Always a silly girl! She gagged down the barium that tasted like a rotten egg milkshake according to her.
When Londyn was born with gastroschisis she was almost immediately transferred to the NICCU at Children’s Hospital of Los Angeles. I was aware that she would have gastroschisis at birth, but I was only as prepared as one could be with the knowledge that your baby is going to be born with a defect. I would learn how to be a NICCU mom. Then I would learn how to revisit myself as a NICCU mom. I will write about her birth in the next days to come. For now I want to focus on the recent event of returning to CHLA after 5 years.
So on to the journey to the hospital last week. I had very high expectations. Londyn was only going for a simple x-ray, so I didn’t feel very nervous or worried. Instead, I was actually looking forward to our visit. I was ready to revisit myself as a NICCU mom. Even though the NICCU time was the most stressful time of my life, there were so many good memories as well. I sat there for many days just getting to simply hold and enjoy my baby while talking to her precious roommate, Elaina.
(Side note: If you’ve never been to the NICCU at CHLA it is nothing like the NICU that you see on TV or other hospitals. There are actual rooms and only 2 babies to a room with a nurse that stays in the room at all times for the babies. So you bond with the baby’s roommate as well.)
Once we arrived and Londyn was checked in we went to radiology to get her series of x-rays started. I thought that as soon as she’s done we’ll go have lunch in the cafe’ and I would let her play on the playground. It was where her older sister, Arabella, played for many days.
I thought about how young Londyn was the last time we were there
I think it was at that point I realized that I have very high expectations. There was nothing wrong with CHLA. They were as wonderful as I remembered, but I was so different. I did not know that I was remembering all of my happy thoughts as a NICCU mom and not as my current self. Once I even smelled the cafe’ I began to shake, much like I did when I unknowingly had anxiety and PTSD symptoms when Londyn was born. It was so bizarre. One of the nurses said we should go say “HI” to the NICCU staff while we were there. Since I started shaking I knew that I wouldn’t be able to go to that floor, not on that day at least. I needed more time to process what was happening.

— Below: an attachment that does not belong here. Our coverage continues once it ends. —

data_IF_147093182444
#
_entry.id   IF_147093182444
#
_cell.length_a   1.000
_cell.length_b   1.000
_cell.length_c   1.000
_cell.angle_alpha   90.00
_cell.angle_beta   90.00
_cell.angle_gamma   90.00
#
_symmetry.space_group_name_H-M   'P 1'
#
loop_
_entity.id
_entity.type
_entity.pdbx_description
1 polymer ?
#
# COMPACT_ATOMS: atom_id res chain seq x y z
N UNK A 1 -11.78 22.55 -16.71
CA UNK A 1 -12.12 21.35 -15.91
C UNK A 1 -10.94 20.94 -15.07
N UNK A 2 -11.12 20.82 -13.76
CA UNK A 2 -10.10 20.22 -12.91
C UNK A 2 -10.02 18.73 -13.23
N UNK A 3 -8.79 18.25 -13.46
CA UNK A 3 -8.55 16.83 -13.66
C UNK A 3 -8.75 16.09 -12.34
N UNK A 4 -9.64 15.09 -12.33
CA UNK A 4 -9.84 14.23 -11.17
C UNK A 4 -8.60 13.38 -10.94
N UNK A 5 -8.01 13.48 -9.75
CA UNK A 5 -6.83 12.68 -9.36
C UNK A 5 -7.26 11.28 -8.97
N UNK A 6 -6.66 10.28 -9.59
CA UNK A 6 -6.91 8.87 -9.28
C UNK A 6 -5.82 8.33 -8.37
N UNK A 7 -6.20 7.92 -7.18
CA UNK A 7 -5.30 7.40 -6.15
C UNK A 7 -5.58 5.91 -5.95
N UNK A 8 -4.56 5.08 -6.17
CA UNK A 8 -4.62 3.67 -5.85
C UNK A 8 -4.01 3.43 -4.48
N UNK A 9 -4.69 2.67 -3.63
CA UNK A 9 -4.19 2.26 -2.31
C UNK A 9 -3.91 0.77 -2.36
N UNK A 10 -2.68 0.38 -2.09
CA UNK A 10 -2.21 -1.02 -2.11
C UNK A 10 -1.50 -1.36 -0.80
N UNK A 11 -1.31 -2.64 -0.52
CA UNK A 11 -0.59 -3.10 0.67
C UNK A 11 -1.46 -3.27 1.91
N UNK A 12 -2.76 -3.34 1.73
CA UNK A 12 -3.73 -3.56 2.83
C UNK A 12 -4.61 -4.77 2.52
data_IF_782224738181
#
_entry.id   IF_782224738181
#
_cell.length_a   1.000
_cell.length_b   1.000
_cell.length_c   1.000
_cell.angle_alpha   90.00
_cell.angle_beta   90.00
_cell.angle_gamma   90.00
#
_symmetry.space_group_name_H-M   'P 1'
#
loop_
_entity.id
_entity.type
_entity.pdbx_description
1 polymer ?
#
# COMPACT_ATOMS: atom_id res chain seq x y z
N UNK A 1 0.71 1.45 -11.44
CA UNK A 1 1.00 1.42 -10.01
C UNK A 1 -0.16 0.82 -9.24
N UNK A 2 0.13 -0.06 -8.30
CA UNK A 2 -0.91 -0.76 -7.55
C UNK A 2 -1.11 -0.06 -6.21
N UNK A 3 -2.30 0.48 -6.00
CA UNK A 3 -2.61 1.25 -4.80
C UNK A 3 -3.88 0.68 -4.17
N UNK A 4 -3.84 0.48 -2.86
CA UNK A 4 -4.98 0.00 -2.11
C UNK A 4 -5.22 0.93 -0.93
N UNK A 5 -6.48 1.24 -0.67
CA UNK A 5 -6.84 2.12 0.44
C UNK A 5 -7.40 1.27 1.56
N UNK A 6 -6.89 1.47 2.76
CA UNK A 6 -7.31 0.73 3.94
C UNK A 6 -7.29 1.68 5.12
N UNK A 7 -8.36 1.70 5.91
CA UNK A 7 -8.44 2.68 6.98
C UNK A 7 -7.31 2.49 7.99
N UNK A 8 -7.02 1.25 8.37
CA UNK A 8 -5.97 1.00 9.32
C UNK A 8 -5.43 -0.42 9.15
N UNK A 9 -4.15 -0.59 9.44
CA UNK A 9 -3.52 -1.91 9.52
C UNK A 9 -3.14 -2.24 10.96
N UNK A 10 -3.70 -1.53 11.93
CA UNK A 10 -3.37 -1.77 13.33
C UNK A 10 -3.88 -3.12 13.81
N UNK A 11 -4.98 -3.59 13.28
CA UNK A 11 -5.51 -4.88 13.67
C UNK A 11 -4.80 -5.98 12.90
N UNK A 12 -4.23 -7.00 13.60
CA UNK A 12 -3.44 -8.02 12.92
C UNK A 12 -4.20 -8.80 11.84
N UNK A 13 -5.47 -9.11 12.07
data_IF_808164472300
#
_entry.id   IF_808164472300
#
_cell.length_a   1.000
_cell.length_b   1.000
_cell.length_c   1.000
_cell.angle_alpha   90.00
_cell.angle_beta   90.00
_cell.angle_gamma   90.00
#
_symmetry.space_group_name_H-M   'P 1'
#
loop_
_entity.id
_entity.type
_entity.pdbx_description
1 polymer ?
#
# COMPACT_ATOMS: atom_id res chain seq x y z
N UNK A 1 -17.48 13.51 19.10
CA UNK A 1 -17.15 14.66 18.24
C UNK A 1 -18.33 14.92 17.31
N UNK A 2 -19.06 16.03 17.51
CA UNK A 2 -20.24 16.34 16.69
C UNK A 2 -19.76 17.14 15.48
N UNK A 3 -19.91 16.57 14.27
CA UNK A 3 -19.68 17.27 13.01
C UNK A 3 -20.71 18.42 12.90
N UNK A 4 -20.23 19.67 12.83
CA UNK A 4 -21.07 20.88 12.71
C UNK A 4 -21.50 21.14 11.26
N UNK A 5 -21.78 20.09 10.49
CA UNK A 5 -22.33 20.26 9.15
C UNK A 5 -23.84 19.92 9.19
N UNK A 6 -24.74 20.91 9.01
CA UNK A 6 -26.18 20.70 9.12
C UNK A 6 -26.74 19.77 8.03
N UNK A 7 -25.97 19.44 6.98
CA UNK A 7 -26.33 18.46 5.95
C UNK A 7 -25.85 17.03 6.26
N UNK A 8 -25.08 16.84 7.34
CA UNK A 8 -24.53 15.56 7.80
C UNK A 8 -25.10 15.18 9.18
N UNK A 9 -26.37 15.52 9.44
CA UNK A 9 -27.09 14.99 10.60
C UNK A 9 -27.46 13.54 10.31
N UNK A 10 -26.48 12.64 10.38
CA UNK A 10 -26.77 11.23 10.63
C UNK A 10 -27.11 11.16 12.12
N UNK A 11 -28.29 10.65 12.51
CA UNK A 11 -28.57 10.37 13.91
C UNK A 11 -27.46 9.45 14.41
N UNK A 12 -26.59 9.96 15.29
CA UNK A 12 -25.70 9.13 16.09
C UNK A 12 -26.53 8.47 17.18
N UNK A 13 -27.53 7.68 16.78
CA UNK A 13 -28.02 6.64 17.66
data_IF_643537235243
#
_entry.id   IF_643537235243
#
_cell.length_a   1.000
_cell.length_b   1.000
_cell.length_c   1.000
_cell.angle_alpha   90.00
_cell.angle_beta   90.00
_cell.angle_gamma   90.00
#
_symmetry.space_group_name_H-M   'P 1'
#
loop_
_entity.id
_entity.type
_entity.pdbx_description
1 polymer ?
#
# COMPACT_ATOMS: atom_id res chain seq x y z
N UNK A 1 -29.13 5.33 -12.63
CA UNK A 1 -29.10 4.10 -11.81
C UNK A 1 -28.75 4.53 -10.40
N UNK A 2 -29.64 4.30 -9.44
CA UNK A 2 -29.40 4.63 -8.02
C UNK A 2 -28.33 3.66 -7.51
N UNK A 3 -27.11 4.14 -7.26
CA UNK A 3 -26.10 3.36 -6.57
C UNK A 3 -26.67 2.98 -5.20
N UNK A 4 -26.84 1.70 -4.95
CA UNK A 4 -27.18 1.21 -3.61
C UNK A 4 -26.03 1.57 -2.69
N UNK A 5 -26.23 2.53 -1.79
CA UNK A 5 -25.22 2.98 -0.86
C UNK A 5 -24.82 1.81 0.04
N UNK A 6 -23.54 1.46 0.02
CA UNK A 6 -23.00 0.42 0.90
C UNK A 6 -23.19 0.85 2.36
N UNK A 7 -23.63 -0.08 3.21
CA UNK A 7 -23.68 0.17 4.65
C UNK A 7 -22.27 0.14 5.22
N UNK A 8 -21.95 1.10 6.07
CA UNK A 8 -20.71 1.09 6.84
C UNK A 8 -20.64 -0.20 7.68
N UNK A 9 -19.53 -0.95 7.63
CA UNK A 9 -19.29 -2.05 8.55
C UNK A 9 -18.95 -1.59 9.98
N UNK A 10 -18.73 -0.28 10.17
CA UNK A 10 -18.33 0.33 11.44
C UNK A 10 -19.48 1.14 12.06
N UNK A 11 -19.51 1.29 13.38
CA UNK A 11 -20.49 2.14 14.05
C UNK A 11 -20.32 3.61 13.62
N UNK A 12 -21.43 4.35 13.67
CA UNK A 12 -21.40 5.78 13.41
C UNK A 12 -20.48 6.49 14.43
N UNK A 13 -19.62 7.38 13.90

One day just wasn’t enough time to get through revisiting the NICCU mom I once was
I also had this incredible urge to hold a baby. That was what I did there…hold my baby. My baby was now the almost 5 year old running around the playground. I suddenly felt very unfulfilled from this CHLA visit. At that moment I had to flip a switch and just enjoy myself playing with my NICCU baby on the playground. I was so shocked that my mind could play these tricks on my brain, or my brain helped me to only remember the happier feelings by now.
I also had to accept that Londyn was now their patient called “Londyn.” When she lived there her name was “Baby Girl Cruz” because she arrived before her birth certificate was signed. My NICCU baby girl was gone.
My baby girl was almost gone…
Ironically, when I arrived home that day I checked the mail and there was an invitation to the NICCU graduate reunion from CHLA. It was addressed to “BabyGirl Cruz.” I guess a part of my baby and NICCU world is still here.